The salons actually began in Toronto about a couple of years ago, curated by Silcoff. They've now spread to cities around North America including Chicago, Montreal, San Francisco, Los Angeles and Atlanta, usually involving Jews who neither identify with any of the three main denominations (Orthodox, Conservative, Reform) or even belong to synagogues. "I think people want to up the intellectual quotient of casual conversation sometimes, and not everybody's comfortable doing that, so the salon gives a format for doing that," said Ari Kelman, a 35-year-old academic who organized a trio of salons on the Upper West Side.
The author Minna Proctor, whose last book Do You Hear What I Hear? Religious Calling, the Priesthood, and My Father dealt with her upbringing by a Catholic father and Jewish mother, organized a salon in Brooklyn. "Do Jews need to talk more? My impression is Jews are enjoying talking more about being Jewish," she suggested. "I think there's just a higher comfort level. You can talk about it and it doesn't mean you're a freak or a fanatic. Now we know what a fanatic looks like because they've got a more prominent position in current events, you know what a fanatic looks like and you know you're not one."
Silcoff says the magazine has received hundreds of e-mails requesting help organizing salons, often from university students, and from professors wanting to use articles as springboards for classroom discussion. With only the third issue now rolling out to bookstores, circulation is already at 20,000: not enough to break even, certainly (the magazine is funded by a battery of foundations), but enough to grab attention in the right circles.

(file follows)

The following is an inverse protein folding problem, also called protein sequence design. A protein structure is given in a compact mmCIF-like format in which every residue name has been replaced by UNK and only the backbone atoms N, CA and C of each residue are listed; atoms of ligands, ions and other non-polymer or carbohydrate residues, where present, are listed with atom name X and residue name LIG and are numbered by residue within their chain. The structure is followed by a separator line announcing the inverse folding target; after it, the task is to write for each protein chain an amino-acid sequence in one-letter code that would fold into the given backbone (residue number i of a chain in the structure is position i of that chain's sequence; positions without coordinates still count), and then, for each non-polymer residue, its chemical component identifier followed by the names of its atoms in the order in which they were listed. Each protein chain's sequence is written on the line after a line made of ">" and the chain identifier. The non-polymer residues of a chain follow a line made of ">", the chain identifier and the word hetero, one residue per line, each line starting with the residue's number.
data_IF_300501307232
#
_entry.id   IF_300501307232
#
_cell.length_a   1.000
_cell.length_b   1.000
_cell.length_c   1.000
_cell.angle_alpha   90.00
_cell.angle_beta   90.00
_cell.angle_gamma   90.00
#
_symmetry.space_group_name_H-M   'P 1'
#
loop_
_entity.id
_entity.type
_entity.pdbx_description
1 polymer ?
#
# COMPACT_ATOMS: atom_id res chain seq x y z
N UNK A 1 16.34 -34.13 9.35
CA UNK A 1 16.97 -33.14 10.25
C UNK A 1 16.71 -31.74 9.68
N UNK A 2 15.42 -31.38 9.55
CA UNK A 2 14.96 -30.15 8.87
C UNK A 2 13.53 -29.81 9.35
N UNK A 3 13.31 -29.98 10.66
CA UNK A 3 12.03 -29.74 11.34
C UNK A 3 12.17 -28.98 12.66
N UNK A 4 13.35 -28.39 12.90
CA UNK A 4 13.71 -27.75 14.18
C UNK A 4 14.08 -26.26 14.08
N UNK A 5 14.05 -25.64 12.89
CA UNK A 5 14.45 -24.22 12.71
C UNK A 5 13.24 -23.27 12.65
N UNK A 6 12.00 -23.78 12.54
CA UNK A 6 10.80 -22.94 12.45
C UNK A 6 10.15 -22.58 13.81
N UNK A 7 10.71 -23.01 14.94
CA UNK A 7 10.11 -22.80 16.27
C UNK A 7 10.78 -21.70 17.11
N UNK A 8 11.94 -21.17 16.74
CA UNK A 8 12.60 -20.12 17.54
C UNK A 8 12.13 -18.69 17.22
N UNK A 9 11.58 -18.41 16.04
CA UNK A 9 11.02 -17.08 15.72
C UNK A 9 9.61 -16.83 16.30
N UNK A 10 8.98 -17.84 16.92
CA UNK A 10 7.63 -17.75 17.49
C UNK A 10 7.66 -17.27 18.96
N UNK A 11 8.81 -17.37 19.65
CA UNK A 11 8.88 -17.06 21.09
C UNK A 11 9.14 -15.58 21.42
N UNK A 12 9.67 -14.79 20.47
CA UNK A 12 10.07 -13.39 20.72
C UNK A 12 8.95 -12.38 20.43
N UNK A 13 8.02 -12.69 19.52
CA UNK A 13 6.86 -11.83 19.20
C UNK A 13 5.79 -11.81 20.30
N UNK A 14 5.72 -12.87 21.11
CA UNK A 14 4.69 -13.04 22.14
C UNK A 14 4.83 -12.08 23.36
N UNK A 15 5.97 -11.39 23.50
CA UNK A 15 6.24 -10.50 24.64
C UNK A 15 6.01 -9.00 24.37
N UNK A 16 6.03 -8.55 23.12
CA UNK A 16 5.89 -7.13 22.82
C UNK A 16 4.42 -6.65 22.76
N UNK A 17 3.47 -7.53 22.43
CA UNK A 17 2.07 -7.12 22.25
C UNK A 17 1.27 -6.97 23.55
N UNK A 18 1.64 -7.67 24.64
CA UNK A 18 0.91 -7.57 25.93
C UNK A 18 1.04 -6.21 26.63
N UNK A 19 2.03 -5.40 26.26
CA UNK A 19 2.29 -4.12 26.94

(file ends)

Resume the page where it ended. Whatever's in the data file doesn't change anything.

"Every writer I contact in the U.S., no matter how storied or how many National Magazine Awards they have, they know exactly what the magazine is, and that they want to write for it," says Silcoff.
"I can't believe we had the idea to start a young intelligentsia magazine for Jews, and that it actually worked," she reflects, "especially coming out of Canada and working so long in the Canadian magazine industry, and seeing so many magazines go through many different permutations and not work and have budgetary problems, and go under. It's the first time I've worked on a magazine in North America where there doesn't seem to be any chance of it going under any time soon, which is a really nice feeling."
Maybe the success of G&P offers a lesson for the secular rest of the magazine industry which, like other media, is struggling with reader loyalty and intensifying competition. By making the magazine the centre of an interaction, by promoting it as a tool of discussion, the G&P crew is encouraging a relationship rather than mere consumption. Sure, in an echo of the magazine's title, there is a whiff of guilt involved, a sense of: This will be good for you. But once people hit their 20s -- and certainly once they slip into their 30s -- they often crave something that's good for them. Guilt can lead to pleasure.
Other publishers would do well to follow the G&P example. Of course, you might be hard-pressed to organize a salon around the latest issue of US Weekly.